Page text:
Debbie Travis: Laminate flooring mimics the look of charred wood

Flooring is a key element in home décor. What we walk on visually affects the overall dynamics of a home. No less significant, the surface we walk on and stand on delivers a comfort level that has both a short- and long-term impact on our health and well-being.

We all have our personal favourites that often tie in with the trends of the day. But floors are a major expense and decisions should last for years.

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Keeping budget in mind and considering the longevity of your choices, it is of great interest to follow what those in the know have to say about present and future flooring trends.

The World Floor Covering Association has recently posted a report that highlights consumer preferences and exciting new products viewed at the International Surface Trade Show.

It remains clear that the distressed, weather-worn look and the rustic-elegant industrial look are both leaders across the floor-covering range. Laminates are continually improving with thicker wear-layer heights and ever more embossing techniques.

A new charred-wood look derives from an ancient Japanese technique called Shou Sugi Ban, “traditionally used as siding as a natural sealant to protect wood from pests, weather and fire.”

Shown here from Quick-Step’s new Envique Collection, arriving this summer, is Tuxedo Pine, a premier laminate that mimics the charred, smoked appearance.

It shimmers with textures and muted grey shades. The popular colourway enhances both modern and traditional styles. (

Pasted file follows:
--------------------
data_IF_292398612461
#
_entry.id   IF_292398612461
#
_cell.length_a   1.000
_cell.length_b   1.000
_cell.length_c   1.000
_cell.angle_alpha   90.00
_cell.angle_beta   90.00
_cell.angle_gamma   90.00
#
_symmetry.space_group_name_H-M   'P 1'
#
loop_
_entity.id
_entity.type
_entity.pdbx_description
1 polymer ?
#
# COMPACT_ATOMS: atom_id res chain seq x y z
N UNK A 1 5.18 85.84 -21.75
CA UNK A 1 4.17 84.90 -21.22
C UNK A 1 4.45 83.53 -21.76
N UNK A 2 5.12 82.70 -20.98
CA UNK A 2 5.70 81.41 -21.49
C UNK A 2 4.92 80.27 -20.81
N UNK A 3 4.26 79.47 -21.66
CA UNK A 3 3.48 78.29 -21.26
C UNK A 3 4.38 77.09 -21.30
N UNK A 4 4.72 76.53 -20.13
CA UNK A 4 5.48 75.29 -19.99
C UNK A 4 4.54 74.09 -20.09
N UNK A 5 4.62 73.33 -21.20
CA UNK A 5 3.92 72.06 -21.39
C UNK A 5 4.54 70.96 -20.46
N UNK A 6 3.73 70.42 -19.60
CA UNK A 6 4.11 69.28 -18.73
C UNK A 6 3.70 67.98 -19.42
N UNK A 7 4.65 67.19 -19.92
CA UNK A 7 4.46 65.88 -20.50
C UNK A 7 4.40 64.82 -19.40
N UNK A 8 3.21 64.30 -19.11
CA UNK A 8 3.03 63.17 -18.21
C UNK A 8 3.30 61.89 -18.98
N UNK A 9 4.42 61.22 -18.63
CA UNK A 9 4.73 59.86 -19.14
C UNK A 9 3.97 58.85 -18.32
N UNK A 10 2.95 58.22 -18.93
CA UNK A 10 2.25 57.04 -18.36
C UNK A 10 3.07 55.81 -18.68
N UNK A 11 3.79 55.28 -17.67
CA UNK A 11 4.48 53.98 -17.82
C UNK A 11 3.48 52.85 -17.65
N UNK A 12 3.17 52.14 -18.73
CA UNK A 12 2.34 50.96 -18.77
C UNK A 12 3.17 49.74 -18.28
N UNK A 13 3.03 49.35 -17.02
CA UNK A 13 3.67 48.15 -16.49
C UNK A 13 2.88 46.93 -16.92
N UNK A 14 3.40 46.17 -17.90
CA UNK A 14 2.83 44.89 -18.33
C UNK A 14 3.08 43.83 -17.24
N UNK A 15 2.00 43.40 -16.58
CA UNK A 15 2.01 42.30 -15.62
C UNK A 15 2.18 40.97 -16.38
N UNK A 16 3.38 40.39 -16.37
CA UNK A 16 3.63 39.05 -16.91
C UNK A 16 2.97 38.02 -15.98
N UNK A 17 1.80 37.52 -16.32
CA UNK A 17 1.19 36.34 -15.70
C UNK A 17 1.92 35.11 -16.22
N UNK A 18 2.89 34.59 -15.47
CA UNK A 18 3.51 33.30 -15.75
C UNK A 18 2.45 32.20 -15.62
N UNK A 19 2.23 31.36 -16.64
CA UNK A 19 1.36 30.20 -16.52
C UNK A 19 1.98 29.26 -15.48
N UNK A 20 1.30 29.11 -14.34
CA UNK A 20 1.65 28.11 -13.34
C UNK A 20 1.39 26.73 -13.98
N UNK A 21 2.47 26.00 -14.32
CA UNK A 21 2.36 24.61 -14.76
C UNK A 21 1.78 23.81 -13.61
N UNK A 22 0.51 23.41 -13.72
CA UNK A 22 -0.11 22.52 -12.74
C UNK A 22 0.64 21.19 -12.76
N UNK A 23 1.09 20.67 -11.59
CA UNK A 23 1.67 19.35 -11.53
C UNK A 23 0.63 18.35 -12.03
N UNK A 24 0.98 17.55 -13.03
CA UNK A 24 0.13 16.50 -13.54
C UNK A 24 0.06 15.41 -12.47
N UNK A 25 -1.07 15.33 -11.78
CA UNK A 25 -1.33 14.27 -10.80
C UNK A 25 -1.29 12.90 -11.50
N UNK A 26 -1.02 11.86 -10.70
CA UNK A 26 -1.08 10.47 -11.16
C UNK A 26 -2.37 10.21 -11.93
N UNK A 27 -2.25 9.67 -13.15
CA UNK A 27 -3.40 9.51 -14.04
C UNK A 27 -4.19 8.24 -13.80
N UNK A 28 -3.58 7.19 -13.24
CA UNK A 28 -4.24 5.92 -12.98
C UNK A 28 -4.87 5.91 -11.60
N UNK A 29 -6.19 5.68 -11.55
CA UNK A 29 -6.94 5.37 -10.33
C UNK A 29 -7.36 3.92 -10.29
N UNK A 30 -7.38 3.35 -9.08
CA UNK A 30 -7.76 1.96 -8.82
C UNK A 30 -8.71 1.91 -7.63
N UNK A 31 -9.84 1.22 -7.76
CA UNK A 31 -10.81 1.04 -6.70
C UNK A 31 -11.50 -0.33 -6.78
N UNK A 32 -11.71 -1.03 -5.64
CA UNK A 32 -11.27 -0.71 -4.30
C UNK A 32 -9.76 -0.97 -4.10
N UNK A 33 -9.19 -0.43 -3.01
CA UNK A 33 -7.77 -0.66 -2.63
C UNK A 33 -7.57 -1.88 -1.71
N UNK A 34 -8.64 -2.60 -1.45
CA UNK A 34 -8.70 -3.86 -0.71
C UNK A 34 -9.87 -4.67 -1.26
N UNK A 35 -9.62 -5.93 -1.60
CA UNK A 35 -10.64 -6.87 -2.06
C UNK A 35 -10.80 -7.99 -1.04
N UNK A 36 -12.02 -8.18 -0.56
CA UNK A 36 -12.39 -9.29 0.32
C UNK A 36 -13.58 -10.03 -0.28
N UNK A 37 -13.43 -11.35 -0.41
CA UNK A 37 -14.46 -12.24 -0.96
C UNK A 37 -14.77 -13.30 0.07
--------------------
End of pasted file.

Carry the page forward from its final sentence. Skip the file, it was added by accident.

In the ever-expanding tile market, oversized design dimensions and new finishes stretch the imagination. Popular, budget-friendly porcelain tiles are showing up in faux bois, including the traditional parquet that has been blown up.

The 20-inch x 20-inch tiles from Emser ( truly trick the eye, and are practical for kitchen and bathroom. Porcelain tiles are also available in long planks, six by 35 inches, in a petrified wood design.

Natural stone is being paired with other elements, such as porcelain, to give a luxurious look at a more budget-friendly cost. Also look for pencil-cut stone tiles paired with metals. New stone looks include etched surface treatments and unique shapes.

High-quality vinyl is in hot demand. The report states that advanced photographic and embossing technology allows LVT (luxury vinyl tile) to take on the look of anything from reclaimed planks to stone and slate tiles.

By choosing vinyl, it’s possible to get the look you want in any room from basement to bathroom in a product that is naturally stain- and water-resistant, and easy-care.

Carpets and area rugs are enjoying a resurgence as technology transforms carpet fibres to be more durable, softer and more stain-resistant than ever before.

Now manmade fibres can offer the look of wool at a much lower price. Area rugs are all about colour and texture.

You will find distressed motifs and nature’s designs including § and animal skins, as well as Greek and oversized geometric shapes.

The distressed look appears in this category as well, as new rugs are made to look old with aging techniques. No longer in the background, carpets and rugs are becoming a focal point today in a home’s floor décor.


Debbie Travis’ House to Home column is produced by Debbie Travis and Barbara Dingle. Please email your questions to house2home@ You can follow Debbie on Twitter at, and visit Debbie’s new website,

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